Apr 18, 2018 by Scott Garvey

Gentlemen, start your engines

Valtra held a winter tractor driving competition in Finland this winter

This year, according to Environment Canada, Edmonton has set a record for the longest continuous stretch of days with the temperature falling below freezing, almost 170 of them. And this week the forecast calls for more snow and winter-like weather there. Most of the country has seen these crazy low temperatures for months on end, not just northern Alberta.

Although the cold is wearing a little thin on everyone’s patience, the snow—in the prairies, at least—may not be as troubling. Snow means moisture, and the recent drought map shows almost all areas of southern Saskatchewan and many parts of Alberta need some any way they can get it. Of course, it would be much nicer to see it come as a warm spring rain.

But while so many Canadians fume about the cold, maybe we need to take a page out of the northern European playbook to help us cope. We might just need to think of a few new winter sports to take our mind off it.

This past winter AGCO’s Valtra tractor brand found an interesting way to pass a few cold days by holding what amounts to tractor races on ice and snow. I’m not entirely sure why we Canadians haven’t thought of that. After all, most prairie farm tractors spend the entire winter doing little or nothing, except plowing the yard and driveway. Of course, livestock farmers are the exception, as they tend to give theirs a winter workout mixing and hauling feed rations.

The idea behind the Valtra competition, according to a press release, was to find the driver who could navigate a winter obstacle course with the best precision and fastest time. During the brand’s European demonstration tour late last year, a number of finalists were picked from a series of competitions to compete in a championship round of driving that took place in Finnish Lapland.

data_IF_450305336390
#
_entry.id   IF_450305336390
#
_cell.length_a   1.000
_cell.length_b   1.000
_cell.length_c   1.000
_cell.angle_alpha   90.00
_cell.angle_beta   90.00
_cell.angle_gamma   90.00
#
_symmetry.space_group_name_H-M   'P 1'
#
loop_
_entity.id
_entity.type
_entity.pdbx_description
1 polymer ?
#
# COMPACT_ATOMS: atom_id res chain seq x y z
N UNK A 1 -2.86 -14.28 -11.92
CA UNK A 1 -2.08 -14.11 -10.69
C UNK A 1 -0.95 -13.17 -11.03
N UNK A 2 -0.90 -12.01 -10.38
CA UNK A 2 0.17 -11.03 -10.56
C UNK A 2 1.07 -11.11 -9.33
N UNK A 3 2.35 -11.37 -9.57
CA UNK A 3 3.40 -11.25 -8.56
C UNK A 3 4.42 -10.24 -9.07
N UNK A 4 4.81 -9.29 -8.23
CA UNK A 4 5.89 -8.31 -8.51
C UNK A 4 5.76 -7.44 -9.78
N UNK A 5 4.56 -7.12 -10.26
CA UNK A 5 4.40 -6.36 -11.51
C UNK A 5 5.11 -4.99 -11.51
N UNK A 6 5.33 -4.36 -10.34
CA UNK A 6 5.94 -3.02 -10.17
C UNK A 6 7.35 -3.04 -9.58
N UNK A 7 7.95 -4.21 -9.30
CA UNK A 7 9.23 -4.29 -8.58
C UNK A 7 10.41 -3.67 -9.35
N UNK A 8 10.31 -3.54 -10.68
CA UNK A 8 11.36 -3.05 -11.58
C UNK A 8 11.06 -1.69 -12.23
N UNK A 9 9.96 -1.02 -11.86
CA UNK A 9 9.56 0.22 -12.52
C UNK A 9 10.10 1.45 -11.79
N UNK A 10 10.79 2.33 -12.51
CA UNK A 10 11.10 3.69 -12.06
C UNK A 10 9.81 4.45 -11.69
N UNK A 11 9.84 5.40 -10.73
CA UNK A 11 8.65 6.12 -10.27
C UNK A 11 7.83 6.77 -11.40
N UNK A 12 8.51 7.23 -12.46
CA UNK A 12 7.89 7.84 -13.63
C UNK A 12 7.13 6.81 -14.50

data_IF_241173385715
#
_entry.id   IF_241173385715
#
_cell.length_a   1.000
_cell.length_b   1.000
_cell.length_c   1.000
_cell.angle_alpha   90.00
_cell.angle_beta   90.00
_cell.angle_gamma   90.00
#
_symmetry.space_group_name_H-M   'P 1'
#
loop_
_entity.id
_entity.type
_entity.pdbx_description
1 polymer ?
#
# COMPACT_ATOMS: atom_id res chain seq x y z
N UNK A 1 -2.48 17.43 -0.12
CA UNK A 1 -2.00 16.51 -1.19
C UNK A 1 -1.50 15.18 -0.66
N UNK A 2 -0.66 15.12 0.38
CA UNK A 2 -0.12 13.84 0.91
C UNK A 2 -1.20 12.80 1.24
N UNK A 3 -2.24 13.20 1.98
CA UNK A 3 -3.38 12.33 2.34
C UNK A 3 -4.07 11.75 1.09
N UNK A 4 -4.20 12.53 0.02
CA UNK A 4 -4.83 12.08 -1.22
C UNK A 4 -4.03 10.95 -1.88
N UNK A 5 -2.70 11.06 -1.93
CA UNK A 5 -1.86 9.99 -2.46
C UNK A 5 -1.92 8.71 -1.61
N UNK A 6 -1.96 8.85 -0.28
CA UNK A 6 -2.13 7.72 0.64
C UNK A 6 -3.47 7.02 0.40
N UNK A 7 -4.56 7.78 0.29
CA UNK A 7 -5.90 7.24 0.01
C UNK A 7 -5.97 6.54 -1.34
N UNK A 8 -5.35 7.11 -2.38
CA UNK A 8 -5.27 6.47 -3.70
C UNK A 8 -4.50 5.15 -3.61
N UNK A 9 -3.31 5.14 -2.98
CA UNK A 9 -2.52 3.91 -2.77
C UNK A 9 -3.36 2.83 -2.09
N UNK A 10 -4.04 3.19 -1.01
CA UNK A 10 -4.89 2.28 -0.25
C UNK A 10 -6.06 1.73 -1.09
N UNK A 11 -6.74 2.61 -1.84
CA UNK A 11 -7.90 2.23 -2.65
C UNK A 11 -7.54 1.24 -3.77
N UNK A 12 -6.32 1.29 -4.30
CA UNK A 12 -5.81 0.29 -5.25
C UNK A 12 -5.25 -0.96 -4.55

The finals were held on an ice track on the frozen sea, where the slippery surface and Arctic conditions challenged the finalists. According to AGCO, the course demanded “excellent driving skills, precision and judgement, as well as a certain degree of risk taking”.

The drivers who came from more temperate regions of Europe found themselves competing in conditions they had never driven a tractor in before. I’m thinking any prairie cattle farmer who’s hauled feed out to cows over snow and ice might have had the edge on that group in the final competition.

The competition winner was from Slovakia. In second place wasa driver from Latvia and another from France placed third.

As much as I’m tired of winter, especially this year, I think I’d really like to compete in this event. If you have to live through winter, you might as well race tractors on ice and enjoy it.

 

 

Scott

Scott Garvey

Scott Garvey


Grainews' machinery editor Scott Garvey follows trends and innovation in equipment technology, takes a look at new farm machinery offerings, tracks their performance and goes into the workshop to find better ways to keep them up and running.


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